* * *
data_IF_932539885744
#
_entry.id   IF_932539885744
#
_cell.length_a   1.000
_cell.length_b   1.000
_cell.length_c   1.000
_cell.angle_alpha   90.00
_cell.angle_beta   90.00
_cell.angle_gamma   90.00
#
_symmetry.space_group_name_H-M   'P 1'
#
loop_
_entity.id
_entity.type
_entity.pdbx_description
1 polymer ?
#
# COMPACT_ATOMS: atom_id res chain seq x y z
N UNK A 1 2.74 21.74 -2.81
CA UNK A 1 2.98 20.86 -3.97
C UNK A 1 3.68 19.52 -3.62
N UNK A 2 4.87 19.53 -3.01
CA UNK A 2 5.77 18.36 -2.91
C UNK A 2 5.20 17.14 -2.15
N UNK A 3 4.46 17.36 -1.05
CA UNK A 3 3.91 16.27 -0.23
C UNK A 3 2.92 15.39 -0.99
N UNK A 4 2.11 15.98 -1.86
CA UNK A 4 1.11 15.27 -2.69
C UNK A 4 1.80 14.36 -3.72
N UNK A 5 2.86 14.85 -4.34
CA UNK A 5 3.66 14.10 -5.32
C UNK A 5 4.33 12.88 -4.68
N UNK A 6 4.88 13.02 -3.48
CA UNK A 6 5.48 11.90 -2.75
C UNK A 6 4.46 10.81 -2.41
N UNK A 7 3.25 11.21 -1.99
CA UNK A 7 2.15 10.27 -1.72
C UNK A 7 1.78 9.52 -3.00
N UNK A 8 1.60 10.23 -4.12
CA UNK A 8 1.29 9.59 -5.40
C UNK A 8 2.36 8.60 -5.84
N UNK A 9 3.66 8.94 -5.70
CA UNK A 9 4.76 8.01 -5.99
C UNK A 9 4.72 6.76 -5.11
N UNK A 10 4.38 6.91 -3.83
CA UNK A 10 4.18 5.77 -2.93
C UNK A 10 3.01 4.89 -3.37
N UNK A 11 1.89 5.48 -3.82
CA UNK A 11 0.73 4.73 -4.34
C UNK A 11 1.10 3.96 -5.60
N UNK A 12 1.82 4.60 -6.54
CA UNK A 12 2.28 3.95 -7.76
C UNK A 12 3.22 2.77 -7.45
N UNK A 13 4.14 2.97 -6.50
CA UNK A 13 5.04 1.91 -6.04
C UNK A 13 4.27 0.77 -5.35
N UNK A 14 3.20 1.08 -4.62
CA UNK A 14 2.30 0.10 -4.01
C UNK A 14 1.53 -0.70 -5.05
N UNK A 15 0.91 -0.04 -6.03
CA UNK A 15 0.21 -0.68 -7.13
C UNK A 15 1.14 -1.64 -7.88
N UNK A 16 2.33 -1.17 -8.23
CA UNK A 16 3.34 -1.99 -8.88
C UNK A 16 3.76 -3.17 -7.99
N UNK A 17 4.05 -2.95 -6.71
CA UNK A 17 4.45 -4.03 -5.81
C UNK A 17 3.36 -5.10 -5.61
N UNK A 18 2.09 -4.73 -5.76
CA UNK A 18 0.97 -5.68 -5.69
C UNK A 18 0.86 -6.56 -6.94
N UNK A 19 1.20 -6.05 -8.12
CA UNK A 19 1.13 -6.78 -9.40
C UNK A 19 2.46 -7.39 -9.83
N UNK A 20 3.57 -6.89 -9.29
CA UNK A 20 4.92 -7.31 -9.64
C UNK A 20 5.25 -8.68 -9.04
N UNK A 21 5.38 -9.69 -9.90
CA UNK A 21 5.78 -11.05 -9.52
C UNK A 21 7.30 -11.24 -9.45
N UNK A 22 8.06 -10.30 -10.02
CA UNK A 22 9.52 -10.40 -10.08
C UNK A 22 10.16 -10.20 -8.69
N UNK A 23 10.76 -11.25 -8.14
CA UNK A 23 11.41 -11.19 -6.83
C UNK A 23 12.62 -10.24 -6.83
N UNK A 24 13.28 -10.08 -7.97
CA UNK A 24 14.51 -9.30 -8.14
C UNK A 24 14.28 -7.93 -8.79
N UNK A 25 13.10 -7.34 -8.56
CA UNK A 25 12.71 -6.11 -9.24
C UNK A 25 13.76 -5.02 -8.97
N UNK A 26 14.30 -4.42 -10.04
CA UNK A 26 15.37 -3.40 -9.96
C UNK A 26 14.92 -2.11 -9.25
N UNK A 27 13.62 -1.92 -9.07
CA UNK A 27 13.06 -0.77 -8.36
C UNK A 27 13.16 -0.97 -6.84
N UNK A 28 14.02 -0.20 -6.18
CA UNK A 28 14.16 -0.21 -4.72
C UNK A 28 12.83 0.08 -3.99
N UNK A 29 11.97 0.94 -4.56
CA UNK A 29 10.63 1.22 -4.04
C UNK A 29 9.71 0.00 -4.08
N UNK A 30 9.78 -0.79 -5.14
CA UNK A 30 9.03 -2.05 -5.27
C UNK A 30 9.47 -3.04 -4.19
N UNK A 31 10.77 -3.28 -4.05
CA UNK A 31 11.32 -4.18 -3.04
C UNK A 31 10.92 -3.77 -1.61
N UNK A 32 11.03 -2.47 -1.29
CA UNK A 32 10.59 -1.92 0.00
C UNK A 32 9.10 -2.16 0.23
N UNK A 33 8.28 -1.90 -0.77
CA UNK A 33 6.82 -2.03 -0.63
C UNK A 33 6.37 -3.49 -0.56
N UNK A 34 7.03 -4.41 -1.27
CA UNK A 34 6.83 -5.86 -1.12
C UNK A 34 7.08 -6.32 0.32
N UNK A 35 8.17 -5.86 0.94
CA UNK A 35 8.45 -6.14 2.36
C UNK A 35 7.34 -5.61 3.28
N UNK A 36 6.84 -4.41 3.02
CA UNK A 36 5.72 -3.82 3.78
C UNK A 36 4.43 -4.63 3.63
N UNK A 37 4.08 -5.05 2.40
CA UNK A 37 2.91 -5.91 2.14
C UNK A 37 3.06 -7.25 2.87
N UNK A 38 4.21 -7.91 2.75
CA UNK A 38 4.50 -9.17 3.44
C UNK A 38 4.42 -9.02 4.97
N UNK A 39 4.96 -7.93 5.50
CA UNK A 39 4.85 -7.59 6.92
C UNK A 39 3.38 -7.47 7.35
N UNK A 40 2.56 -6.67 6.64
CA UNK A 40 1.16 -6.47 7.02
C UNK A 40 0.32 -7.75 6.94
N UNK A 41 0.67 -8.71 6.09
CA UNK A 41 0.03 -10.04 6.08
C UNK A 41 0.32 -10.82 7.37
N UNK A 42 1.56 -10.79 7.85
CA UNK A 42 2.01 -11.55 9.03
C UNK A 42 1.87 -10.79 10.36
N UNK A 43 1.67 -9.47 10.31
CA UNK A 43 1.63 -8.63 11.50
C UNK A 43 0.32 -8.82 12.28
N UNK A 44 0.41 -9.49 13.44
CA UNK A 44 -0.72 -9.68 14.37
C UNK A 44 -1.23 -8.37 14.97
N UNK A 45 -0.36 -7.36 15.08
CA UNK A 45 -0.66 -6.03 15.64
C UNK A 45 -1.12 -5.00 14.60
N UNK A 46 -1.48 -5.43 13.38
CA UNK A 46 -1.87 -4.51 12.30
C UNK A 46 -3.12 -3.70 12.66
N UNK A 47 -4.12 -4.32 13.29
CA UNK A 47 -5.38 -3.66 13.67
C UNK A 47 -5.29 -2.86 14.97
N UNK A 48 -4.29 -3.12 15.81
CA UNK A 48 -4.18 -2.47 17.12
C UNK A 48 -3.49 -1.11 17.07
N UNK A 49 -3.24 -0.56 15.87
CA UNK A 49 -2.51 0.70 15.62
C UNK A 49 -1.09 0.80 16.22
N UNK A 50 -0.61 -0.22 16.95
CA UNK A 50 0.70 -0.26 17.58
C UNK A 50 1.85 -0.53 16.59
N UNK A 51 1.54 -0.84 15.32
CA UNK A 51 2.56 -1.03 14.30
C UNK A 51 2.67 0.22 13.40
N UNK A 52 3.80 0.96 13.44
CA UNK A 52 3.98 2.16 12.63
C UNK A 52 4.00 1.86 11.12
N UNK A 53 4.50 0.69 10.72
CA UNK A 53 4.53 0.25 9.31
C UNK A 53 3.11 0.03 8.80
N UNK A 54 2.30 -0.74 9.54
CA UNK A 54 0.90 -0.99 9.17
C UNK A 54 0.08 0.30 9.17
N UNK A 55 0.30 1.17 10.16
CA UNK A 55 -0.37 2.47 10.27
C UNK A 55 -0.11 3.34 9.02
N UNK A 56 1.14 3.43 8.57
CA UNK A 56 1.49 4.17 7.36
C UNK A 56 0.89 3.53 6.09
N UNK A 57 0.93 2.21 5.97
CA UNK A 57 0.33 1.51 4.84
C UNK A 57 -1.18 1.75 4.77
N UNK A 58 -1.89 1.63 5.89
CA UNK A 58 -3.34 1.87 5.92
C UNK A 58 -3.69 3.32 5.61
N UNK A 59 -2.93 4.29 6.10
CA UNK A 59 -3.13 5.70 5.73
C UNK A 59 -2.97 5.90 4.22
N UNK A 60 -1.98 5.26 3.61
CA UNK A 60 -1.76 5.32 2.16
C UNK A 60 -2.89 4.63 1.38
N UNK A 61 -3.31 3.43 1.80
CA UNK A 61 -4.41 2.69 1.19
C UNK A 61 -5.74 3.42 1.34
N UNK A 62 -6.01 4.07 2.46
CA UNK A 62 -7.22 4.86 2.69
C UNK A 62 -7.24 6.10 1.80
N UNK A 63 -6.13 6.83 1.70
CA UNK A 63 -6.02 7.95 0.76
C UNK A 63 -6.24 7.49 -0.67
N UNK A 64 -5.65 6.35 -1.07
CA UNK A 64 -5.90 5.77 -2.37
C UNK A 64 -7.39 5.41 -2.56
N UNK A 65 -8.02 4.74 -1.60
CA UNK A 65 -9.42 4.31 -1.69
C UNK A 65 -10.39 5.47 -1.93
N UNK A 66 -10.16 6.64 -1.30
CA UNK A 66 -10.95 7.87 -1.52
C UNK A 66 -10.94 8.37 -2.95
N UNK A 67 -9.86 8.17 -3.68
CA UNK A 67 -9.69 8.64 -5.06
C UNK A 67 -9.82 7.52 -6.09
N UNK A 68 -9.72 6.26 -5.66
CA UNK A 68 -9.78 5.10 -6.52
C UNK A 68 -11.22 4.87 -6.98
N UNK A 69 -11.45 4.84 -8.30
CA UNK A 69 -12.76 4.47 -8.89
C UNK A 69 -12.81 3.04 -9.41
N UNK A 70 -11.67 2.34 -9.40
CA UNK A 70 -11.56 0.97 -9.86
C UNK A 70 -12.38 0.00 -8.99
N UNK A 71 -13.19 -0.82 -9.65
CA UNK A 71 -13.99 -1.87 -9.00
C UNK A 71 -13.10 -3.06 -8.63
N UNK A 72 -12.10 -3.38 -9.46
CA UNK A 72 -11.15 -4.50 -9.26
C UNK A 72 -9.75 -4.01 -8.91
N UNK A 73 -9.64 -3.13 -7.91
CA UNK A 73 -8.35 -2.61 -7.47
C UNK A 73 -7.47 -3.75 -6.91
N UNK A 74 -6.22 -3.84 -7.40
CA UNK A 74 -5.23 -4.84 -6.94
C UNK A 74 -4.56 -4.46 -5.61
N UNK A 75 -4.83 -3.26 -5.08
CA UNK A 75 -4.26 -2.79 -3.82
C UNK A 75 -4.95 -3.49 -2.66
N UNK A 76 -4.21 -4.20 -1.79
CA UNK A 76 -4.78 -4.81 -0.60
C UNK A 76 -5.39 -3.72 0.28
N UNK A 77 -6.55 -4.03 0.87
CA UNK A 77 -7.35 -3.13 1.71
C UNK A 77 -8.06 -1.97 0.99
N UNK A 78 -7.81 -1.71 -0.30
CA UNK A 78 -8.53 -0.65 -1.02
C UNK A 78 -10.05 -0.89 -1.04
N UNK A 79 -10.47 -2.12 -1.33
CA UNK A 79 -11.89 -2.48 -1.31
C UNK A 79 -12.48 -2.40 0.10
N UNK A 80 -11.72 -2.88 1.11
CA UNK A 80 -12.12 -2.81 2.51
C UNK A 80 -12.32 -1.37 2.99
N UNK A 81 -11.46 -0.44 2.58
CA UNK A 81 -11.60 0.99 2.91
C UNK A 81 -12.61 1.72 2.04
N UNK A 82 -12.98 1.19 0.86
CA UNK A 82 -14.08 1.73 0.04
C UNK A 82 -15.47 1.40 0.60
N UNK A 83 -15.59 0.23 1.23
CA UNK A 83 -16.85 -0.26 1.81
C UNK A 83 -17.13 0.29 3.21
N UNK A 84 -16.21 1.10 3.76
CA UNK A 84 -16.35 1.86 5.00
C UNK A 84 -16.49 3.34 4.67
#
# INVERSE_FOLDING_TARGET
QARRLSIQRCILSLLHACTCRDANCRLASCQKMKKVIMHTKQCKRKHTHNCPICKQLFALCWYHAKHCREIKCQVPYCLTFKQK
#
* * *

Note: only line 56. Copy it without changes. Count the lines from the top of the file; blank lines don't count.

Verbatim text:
C UNK A 12 3.22 2.77 -7.45